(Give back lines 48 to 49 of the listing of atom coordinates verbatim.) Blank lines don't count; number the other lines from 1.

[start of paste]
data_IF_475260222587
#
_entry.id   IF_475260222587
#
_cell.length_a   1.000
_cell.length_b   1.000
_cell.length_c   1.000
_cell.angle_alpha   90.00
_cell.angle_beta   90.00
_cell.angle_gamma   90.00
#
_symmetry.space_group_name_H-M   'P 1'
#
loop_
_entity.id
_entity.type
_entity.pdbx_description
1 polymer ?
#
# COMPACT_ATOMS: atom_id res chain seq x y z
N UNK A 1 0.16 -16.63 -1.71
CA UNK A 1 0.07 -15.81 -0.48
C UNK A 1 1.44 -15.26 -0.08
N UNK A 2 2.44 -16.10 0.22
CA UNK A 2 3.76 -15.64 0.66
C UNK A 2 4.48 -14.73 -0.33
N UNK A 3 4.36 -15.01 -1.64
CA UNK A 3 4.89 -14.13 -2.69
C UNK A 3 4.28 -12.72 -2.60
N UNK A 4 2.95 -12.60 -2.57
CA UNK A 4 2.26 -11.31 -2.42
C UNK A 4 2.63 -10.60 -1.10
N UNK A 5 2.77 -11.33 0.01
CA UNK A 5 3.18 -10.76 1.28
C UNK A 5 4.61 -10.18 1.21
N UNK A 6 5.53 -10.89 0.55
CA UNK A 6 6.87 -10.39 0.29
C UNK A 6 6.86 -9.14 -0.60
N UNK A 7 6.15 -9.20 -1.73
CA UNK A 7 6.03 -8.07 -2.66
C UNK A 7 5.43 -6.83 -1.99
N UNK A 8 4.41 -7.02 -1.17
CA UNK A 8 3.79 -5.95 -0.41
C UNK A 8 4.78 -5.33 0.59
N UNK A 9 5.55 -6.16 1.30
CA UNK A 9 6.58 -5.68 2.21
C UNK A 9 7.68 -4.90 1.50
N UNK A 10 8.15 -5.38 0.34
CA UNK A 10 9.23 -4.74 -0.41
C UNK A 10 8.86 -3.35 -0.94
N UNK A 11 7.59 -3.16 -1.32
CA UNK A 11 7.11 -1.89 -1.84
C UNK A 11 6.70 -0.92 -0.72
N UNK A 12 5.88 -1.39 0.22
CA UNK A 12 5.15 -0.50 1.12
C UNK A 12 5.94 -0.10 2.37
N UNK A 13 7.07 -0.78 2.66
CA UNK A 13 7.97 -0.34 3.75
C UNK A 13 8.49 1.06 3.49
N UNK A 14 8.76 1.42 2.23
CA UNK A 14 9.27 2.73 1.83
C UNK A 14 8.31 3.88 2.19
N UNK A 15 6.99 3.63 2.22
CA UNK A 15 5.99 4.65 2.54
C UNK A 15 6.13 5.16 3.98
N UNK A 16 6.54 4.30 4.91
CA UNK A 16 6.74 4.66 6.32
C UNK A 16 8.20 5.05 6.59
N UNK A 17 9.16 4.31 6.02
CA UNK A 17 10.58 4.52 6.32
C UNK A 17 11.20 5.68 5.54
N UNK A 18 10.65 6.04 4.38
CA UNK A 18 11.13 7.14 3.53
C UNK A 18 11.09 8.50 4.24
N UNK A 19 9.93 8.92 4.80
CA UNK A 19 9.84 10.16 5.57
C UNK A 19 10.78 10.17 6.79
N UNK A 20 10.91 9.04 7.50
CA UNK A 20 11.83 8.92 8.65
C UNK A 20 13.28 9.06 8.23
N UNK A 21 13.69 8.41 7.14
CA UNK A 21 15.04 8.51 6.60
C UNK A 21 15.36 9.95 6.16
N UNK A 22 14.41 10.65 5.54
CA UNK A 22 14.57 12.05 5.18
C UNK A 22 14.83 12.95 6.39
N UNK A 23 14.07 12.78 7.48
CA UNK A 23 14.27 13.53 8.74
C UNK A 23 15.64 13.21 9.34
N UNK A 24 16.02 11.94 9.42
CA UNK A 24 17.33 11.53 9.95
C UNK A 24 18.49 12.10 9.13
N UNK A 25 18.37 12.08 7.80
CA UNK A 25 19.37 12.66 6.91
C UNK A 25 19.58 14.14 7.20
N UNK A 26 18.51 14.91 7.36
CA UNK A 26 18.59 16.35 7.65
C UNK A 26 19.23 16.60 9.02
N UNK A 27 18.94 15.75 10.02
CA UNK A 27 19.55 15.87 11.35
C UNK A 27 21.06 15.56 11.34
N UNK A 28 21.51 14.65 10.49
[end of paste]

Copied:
N UNK A 10 8.15 -5.38 0.34
CA UNK A 10 9.23 -4.74 -0.41